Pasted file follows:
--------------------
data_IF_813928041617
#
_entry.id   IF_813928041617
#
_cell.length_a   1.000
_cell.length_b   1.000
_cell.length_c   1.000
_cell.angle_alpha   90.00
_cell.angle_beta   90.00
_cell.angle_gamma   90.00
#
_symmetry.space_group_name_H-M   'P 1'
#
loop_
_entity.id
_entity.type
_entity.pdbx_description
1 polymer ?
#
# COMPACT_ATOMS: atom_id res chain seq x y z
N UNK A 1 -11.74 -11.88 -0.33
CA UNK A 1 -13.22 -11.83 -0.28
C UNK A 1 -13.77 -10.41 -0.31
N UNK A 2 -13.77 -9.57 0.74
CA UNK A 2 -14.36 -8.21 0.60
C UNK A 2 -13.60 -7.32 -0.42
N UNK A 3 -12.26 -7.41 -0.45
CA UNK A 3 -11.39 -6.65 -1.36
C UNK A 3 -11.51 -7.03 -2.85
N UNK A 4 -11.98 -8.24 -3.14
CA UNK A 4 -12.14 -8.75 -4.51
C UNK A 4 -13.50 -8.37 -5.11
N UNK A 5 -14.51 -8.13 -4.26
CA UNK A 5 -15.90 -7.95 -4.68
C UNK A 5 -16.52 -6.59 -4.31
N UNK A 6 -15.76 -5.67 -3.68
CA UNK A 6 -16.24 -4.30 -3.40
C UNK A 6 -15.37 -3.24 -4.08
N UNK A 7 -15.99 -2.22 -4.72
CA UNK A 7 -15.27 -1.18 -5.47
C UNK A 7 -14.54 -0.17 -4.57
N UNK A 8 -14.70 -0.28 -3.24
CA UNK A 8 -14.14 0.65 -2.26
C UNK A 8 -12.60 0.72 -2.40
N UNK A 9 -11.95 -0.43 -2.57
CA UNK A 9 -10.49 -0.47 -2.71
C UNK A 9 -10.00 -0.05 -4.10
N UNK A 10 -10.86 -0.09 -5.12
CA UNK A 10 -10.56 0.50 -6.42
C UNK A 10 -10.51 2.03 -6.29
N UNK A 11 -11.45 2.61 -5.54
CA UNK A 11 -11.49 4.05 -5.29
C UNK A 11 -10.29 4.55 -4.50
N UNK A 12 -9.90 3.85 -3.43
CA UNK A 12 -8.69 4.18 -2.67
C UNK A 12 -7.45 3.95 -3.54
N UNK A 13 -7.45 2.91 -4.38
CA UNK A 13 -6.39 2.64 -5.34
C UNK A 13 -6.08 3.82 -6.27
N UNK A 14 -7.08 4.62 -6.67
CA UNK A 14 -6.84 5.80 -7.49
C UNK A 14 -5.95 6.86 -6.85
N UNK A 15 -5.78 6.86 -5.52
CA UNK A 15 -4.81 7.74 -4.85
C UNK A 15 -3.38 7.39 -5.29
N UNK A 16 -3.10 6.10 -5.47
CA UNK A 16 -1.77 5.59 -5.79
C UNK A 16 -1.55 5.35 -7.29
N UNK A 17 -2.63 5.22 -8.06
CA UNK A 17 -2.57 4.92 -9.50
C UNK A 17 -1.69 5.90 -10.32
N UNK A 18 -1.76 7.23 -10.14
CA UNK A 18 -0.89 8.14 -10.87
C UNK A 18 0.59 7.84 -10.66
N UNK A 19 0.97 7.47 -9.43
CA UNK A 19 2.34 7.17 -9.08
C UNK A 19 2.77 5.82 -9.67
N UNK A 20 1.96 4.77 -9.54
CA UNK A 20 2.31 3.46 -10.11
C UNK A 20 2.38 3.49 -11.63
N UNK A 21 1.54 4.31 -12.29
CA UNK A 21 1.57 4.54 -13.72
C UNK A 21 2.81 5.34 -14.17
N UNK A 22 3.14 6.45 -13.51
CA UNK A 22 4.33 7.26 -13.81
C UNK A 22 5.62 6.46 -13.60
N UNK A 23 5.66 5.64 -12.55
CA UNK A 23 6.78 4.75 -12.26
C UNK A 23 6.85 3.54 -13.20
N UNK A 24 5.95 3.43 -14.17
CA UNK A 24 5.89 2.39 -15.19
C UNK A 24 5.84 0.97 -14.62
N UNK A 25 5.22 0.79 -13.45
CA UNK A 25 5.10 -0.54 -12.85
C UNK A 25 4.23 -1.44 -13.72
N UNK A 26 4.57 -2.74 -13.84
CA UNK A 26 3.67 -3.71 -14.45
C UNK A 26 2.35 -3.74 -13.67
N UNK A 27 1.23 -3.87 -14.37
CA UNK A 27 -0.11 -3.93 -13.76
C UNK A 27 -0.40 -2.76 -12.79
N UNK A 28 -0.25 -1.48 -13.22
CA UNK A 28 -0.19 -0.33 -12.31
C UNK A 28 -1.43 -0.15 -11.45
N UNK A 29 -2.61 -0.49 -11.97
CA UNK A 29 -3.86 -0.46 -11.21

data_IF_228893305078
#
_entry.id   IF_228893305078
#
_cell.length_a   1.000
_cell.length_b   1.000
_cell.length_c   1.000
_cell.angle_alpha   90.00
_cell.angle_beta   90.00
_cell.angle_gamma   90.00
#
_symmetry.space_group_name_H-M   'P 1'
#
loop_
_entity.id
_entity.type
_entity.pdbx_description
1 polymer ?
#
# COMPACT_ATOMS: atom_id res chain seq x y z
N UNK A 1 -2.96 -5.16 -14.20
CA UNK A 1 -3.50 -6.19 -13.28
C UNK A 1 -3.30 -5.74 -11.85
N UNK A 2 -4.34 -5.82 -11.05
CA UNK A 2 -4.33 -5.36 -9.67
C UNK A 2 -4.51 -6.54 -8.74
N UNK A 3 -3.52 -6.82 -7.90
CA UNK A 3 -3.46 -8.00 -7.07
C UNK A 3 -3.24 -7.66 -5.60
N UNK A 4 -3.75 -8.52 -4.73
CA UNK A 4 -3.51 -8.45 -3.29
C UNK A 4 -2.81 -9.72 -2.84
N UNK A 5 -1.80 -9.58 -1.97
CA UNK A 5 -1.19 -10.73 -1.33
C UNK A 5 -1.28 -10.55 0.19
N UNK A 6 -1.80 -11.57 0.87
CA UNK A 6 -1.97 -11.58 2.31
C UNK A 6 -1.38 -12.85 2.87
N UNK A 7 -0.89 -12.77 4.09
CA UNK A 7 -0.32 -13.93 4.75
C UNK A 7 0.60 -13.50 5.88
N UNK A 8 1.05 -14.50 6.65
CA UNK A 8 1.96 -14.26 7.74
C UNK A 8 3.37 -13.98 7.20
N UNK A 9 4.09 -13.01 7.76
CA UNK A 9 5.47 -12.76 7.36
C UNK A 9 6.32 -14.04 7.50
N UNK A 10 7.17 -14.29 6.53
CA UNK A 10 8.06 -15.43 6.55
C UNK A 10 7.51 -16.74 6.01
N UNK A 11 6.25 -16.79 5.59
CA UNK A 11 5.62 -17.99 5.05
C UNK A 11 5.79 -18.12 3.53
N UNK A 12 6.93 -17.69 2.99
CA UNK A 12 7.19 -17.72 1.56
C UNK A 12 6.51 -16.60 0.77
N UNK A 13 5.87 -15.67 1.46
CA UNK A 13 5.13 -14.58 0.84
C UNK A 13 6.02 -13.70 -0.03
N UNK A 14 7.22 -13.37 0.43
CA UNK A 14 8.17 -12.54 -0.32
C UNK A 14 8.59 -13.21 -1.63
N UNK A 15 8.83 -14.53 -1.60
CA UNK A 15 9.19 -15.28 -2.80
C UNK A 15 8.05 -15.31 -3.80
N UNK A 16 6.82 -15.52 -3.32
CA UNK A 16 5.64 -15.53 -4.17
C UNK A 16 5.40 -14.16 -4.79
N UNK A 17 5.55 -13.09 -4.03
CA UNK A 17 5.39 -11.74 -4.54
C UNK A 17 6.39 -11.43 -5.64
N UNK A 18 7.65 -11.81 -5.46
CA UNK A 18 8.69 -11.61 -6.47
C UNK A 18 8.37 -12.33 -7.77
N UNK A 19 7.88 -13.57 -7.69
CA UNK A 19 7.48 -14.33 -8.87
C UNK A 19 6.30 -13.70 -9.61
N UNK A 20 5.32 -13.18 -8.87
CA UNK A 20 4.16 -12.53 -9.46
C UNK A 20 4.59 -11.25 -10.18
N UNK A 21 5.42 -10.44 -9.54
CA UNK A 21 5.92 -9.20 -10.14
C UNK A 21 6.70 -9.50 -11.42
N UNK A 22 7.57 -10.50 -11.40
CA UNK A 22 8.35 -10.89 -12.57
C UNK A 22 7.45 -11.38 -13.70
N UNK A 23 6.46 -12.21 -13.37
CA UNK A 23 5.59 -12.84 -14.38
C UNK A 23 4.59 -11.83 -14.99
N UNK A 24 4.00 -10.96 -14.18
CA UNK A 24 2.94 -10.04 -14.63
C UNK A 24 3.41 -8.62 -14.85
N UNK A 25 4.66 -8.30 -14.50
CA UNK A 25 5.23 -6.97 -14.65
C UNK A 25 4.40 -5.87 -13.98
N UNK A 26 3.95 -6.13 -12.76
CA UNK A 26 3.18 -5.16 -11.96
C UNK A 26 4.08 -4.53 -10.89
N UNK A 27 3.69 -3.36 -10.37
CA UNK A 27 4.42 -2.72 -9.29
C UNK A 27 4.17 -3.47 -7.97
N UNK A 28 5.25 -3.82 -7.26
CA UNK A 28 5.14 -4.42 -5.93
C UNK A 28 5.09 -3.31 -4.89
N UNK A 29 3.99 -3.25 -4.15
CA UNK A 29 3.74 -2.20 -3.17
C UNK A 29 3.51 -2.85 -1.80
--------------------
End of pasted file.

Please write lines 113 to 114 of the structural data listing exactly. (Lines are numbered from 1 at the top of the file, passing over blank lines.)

_cell.length_c   1.000
_cell.angle_alpha   90.00